New Life in Christ: The Beatitudes for Today 9
“Blessed are those who are persecuted for righteousness’ sake, for theirs is the kingdom of heaven. Blessed are you when others revile you and persecute you and utter all kinds of evil against you falsely on my account. Rejoice and be glad, for your reward is great in heaven, for so they persecuted the prophets who were before you.”(Matthew 5:10-12)
Of all the beatitudes, this is surely the strangest to our ears as well as to the ears of those who first heard it. How are the persecuted blessed? In our age of materialism and plenty, when the worst opposition we meet is the social exclusion of the politically correct, persecution seems like an exotic and alien thing; a distant memory of another place and another time, perhaps. But the very strangeness of Jesus’ words are, in reality, more of an indictment of our mediocrity as his followers than a result of any alleged anachronism. It’s not that Jesus’ words are out of date so much as that our lives are out of step with his call!
Clearly, for Jesus the blessed life entails persecution as much as it means poverty of spirit, mourning for sin, meekness of mindset, hunger for holiness, mercy, purity, or being a peacemaker. It’s a truth underscored in verse 12 when Jesus notes that persecution is the fate suffered by the prophets before us. It is, in other words, the standard M.O. of the world as it reacts to Christians faithfully following Jesus Christ. And while persecution may occur among us in America in mild and usually only verbal forms, its full force has been felt across the ages by the church in every part of the world, continuing to this day. From the martyrdom of Stephen (Acts 7) to the Huguenots of France and the Maryan Martyrs of the English reformation, to Jim Elliot in the 20th century, persecution and suffering have been ceaseless features of the world wide experience of the church of Jesus Christ. David Barrett, editor of the World Christian Encyclopedia, is quoted as having declared that “one in every 200 Christian workers is being killed on the mission fields of the world,” and that, “in recent years the average number of believers who have been martyred for their faith is 300,000 per year.”1 Persecution is a reality. It is the violent expression of the universal hostility of the kingdom of Satan to the Kingdom of Jesus Christ. As such, it reflects the age old cosmic conflict first begun in Genesis 3:15, where God fixed enmity between the seed of the Serpent and the seed of the woman. Since then there have been two lineages, the line of covenant promise and the line of rebels. One thinks of Cain and Abel, Isaac and Ishmael, Jacob and Esau, Israel and the Canaanites, Judah and the Babylonians, the church and the world. It is, therefore, a mark of spiritual authenticity, painful, awkward, unwanted, but real nonetheless, that all who know and follow Christ faithfully will meet the opposition of the world.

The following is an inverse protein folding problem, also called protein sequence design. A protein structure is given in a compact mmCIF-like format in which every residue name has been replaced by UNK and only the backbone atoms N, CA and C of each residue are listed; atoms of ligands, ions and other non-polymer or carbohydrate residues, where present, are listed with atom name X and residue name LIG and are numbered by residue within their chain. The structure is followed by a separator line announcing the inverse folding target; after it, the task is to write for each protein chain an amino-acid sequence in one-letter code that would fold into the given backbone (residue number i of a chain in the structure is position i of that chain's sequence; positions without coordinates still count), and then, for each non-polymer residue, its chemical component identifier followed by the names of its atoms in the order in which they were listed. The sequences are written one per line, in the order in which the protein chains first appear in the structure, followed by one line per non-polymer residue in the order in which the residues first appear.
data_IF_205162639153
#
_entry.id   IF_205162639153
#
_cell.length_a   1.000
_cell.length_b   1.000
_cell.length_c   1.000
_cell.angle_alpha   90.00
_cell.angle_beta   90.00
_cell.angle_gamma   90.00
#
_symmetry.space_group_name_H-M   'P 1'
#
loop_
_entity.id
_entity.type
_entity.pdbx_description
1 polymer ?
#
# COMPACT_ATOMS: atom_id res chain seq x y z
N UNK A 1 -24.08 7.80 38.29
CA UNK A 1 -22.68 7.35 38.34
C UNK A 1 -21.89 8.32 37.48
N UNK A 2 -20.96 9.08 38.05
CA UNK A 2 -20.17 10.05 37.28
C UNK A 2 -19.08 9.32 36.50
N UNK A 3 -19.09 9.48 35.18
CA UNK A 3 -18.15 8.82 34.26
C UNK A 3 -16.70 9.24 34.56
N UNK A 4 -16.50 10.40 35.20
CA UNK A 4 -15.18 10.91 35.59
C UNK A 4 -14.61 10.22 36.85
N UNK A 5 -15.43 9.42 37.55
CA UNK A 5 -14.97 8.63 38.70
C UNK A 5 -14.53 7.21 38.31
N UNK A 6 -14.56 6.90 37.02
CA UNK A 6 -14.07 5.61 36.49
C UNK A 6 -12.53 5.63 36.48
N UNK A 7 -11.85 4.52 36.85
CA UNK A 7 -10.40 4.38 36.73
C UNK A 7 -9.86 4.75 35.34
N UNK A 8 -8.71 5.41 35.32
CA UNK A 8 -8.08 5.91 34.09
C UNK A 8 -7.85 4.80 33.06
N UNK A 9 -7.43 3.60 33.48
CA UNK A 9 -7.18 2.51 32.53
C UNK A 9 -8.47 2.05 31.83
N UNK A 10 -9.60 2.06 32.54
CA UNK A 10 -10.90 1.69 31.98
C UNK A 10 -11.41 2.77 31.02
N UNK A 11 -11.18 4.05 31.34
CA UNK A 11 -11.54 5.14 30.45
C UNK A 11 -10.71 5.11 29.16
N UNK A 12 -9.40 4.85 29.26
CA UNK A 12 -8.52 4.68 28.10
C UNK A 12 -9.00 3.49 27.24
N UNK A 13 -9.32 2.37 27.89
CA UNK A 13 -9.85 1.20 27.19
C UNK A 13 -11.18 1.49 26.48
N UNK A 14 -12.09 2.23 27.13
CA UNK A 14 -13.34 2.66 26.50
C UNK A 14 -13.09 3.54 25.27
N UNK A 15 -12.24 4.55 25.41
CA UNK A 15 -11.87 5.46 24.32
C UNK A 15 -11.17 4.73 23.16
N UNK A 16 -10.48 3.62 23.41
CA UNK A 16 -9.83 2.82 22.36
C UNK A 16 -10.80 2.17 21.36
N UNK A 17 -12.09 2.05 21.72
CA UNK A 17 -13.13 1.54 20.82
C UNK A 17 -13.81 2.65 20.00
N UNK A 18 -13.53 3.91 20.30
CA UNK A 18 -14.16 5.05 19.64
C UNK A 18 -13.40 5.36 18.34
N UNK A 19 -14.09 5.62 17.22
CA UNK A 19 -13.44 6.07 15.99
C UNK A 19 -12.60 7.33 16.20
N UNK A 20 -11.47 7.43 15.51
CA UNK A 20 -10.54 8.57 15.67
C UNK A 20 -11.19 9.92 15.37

What we must not forget is that the cosmic war has already been won. Battles continue to rage but the decision victory has been secured at the Cross. There the Seed of the Woman crushed the serpent’s head! At the Cross, Jesus disarmed the principalities and powers and made a public spectacle of them, triumphing over them in it (Col. 2:15). Knowing that the battle belongs to the Lord helps us remain in the trenches and fight on.
So, too, do the twin promises attached to this beatitude. To the persecuted, Jesus says, belongs the kingdom of heaven (v. 10). When others revile us and persecute us and utter all kinds of evil against us falsely on Jesus’ account (verses 11-12), we are to “Rejoice and be glad, for your reward is great in heaven.” The kingdom is ours who face the rejection of the world. The riches of an eternal reward are ours from whom the world strips earthly glory. When we are opposed for Christ’s sake, the world inadvertently reminds us that we are not of the world, that we do not fit within it, that it can never be our final home. Our rewards are heavenly; our destiny is another realm; the kingdom of God is our happiest habitation.
One final remark before we leave our study of the beatitudes: it is in suffering for righteousness’ sake alone that Jesus promises these blessings. We end here because it helps remind us of the overall aim of the beatitudes. They seek to help us live for God, to make righteousness our principal pursuit. They describe and pronounce a blessed life of likeness to Christ. It is this that receives comfort, inherits the earth, finds satisfaction, is overtaken by mercy, sees God, and knows assurance of adoption! Holiness and happiness, obedience and beatitude always go together. Such a life may well elicit hostility in a world and a day when values have been inverted, and good is evil and evil is good. But it will always be a life that knows the deeper and greater rewards of grace that the world can never snatch away.
May the Lord grant you, indeed, his richest beatitude as you pursue likeness to your Savior!
1 Cited in John Blanchard, The Beatitudes for Today, (Bromiley, UK: Day One Publications, 1996) pp. 245-246